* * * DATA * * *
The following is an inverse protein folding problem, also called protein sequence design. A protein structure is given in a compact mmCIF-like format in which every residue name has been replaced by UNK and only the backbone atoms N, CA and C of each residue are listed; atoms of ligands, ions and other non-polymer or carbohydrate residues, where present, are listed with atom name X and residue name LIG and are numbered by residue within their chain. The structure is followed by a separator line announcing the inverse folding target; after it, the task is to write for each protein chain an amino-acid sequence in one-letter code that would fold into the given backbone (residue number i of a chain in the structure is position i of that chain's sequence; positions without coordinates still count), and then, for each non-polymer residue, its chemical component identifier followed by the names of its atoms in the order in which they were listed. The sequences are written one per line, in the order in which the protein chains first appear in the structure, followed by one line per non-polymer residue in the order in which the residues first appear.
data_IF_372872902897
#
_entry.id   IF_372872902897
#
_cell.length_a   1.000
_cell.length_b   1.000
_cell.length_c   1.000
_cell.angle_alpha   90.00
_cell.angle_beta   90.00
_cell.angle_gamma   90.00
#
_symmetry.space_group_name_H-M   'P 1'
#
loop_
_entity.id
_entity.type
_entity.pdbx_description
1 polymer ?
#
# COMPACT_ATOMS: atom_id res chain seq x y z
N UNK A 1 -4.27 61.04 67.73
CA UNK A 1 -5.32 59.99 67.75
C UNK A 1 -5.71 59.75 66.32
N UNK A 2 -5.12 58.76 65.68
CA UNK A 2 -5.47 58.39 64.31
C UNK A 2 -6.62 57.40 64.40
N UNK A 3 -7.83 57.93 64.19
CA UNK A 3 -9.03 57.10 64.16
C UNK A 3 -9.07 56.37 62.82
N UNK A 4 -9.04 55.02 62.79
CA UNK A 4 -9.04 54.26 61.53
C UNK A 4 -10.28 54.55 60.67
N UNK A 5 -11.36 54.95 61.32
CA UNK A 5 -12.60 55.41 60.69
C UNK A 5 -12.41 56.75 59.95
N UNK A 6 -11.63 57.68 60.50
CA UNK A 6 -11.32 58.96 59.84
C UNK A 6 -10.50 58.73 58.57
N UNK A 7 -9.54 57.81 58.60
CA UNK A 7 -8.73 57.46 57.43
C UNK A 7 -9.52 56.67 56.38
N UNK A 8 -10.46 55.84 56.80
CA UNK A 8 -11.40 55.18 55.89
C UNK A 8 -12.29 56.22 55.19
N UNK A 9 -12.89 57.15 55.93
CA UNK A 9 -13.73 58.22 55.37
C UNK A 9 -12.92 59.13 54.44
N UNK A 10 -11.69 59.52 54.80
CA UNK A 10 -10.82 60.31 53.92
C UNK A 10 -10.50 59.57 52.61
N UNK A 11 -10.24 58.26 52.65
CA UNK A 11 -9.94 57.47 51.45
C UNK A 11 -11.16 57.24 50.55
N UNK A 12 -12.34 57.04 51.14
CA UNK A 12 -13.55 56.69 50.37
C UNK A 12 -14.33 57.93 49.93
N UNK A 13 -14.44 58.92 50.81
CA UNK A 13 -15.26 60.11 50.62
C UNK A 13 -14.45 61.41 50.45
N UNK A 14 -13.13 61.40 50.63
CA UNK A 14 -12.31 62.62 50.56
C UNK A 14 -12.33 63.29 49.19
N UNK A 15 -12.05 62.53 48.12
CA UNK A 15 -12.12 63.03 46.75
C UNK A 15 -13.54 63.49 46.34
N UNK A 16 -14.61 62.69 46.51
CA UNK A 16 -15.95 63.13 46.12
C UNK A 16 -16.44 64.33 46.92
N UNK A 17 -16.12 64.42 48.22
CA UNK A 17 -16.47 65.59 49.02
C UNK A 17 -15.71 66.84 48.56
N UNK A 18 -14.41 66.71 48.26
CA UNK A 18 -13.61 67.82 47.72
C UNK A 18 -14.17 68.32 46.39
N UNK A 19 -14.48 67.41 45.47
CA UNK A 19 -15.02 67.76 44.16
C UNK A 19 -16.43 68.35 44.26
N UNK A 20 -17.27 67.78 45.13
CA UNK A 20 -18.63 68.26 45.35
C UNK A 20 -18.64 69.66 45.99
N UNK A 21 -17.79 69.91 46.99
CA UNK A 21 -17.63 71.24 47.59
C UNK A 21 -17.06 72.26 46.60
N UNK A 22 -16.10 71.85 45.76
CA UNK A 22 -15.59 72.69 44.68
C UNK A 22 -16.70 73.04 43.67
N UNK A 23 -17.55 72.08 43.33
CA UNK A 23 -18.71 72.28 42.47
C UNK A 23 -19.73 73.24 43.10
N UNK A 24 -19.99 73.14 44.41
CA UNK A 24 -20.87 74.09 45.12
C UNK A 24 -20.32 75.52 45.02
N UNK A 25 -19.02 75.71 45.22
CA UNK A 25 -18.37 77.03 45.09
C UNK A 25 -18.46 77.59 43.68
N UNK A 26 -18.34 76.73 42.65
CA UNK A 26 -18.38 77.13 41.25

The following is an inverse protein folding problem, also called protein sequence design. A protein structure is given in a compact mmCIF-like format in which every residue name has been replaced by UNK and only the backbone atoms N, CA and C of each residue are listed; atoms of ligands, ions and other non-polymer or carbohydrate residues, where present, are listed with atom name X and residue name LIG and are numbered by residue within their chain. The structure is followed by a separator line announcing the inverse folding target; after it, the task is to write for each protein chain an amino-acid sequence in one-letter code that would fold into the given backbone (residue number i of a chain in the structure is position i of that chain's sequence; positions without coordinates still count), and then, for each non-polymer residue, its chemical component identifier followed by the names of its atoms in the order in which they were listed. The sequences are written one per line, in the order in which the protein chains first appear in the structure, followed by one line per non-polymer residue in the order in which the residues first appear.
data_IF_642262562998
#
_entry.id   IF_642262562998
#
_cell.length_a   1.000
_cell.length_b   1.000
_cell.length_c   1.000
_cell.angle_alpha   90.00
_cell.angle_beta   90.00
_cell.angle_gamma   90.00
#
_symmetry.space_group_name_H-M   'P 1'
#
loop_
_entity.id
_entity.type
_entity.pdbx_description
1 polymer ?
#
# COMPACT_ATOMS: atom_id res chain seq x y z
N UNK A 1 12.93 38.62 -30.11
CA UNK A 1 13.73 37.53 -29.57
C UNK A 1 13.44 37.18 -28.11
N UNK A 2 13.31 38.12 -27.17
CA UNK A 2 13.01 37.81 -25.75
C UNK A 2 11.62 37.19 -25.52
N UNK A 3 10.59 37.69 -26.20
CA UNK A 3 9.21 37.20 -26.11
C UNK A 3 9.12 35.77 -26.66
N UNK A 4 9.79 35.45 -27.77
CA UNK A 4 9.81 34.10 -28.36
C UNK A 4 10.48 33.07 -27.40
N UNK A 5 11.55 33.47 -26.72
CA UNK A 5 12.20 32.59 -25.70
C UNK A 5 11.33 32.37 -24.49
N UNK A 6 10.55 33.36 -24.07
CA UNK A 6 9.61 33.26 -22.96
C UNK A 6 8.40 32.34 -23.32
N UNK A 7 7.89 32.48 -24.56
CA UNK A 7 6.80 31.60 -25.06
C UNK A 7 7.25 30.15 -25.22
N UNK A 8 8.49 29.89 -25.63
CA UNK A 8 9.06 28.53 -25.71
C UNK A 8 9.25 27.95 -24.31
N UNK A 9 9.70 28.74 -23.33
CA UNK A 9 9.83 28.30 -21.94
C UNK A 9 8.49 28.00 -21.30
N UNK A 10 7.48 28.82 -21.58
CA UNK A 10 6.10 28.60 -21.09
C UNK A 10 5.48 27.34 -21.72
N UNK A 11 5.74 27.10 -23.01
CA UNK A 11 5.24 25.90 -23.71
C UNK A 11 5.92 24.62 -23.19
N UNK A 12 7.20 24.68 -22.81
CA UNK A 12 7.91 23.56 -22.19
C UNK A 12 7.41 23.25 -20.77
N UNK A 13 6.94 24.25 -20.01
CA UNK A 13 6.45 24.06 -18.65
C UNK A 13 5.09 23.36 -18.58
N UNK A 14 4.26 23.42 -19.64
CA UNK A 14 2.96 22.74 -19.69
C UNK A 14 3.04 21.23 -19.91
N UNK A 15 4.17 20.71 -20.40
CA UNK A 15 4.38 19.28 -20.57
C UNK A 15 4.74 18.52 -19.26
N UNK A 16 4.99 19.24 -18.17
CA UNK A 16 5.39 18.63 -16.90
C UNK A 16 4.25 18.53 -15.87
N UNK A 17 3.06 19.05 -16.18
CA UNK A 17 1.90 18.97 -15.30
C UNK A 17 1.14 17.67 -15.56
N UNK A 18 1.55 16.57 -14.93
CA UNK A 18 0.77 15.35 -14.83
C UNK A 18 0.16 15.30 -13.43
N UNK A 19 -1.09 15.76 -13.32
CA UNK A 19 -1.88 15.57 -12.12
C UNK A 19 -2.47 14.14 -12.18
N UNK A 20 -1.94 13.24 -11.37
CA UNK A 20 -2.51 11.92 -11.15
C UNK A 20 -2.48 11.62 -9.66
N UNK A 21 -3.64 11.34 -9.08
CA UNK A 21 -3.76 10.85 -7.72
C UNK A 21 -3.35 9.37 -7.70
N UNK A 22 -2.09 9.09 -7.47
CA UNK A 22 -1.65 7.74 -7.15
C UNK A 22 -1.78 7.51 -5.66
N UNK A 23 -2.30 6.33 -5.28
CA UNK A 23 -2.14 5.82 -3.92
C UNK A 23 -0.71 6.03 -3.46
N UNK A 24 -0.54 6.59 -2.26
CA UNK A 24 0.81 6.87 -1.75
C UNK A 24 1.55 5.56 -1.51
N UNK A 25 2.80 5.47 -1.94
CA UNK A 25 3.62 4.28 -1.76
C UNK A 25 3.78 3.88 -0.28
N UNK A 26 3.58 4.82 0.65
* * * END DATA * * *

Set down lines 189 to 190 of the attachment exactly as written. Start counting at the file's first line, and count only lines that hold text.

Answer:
N UNK A 24 -0.54 6.59 -2.26
CA UNK A 24 0.81 6.87 -1.75